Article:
A 72-year-old attorney who represented Bottled Blonde was arrested on drug charges last week in Michigan, delaying the maligned River North establishment’s latest disciplinary hearing with city officials.
Timothy Fitzgerald was booked Friday into the Berrien County Jail in southwest Michigan, where he faces two felony counts of delivering or manufacturing marijuana, and one felony count of maintaining a drug house, a jail official said.
Fitzgerald — who has represented Bottled Blonde over the last four months as it faces scrutiny from the city over whether it has violated terms of its liquor license by operating primarily as a bar instead of a restaurant — was still being held at the jail as of Tuesday afternoon.
Tuesday morning, the restaurant had been scheduled for its final hearing with the Local Liquor Control Commission before a city officer makes a recommendation on whether it gets to keep its liquor license.
Instead, in the wake of Fitzgerald’s arrest, Bottled Blonde’s owners asked for a delay as they search for new representation.
City officials agreed to push the hearing back to Sept. 26, Law Department spokesman Bill McCaffrey said.
Bottled Blonde’s owners have not responded to multiple requests for comment since their latest round of city hearings began in June.
Since opening in 2015 at 504 N. Wells St., the restaurant has drawn the ire of neighborhood residents complaining of drunken patrons fighting and urinating in alleys, with loud music ringing into the wee hours of the morning.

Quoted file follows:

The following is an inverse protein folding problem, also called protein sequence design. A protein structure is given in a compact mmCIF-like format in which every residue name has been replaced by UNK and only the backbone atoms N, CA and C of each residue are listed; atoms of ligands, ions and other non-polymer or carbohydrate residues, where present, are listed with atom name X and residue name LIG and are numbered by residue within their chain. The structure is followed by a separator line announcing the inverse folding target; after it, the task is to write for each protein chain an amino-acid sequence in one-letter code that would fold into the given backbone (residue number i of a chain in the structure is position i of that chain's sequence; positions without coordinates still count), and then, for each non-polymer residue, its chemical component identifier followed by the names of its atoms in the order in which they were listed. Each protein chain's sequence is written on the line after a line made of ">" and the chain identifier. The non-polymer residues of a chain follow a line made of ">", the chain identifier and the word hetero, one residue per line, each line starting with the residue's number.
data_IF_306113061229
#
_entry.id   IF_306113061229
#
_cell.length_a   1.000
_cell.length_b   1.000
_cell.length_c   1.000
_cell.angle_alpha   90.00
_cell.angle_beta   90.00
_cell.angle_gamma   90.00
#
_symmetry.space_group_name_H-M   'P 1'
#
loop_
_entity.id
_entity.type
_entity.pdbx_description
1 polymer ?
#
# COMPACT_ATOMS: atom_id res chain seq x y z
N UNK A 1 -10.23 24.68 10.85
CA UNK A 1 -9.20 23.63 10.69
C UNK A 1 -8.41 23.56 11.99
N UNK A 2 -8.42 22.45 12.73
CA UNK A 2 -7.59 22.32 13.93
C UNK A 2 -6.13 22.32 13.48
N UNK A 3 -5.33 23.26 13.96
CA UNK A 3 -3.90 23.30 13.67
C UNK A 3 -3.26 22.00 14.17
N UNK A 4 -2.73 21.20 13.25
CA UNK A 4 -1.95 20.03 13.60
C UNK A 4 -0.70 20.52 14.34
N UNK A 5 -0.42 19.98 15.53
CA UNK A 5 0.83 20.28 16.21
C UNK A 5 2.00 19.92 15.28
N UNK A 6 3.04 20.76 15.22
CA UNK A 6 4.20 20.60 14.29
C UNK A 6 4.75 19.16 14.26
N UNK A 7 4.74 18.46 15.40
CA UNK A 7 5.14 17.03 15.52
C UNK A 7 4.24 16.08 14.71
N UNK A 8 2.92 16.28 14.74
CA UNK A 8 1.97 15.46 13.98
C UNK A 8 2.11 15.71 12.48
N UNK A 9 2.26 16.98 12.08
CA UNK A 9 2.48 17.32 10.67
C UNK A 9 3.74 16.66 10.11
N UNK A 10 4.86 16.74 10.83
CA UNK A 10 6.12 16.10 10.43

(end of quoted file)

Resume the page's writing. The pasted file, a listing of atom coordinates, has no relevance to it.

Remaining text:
City inspectors agreed with the residents last year that Bottled Blonde was operating more like a nightclub than as the pizzeria it had a license for, according to records from the city’s Department of Business Affairs and Consumer Protection.
The restaurant was allowed to stay open only when it agreed to clean up its act with a “revised liquor license plan of operation,” promising to put up more trash cans, keep the sidewalk clean and limit a single-file line outside to 25 people. In that agreement, city officials emphasized that alcohol sales were to be “only incidental to the food service.”
The restaurant even enlisted the services of former Chicago Police Superintendent Garry McCarthy to help tighten up their security plan.
But in May, city investigators determined once again that the Bottled Blonde was still running primarily as a bar, leading to a new round of disciplinary hearings.
About the same time, the restaurant was the subject of criticism on social media for a dress code prohibiting 30 different clothing styles including “excessively baggy” clothing, plain white T-shirts and Jordan gym shoes.
The dress code, widely viewed as discriminatory against people of color, is not an issue in the restaurant’s case with the city.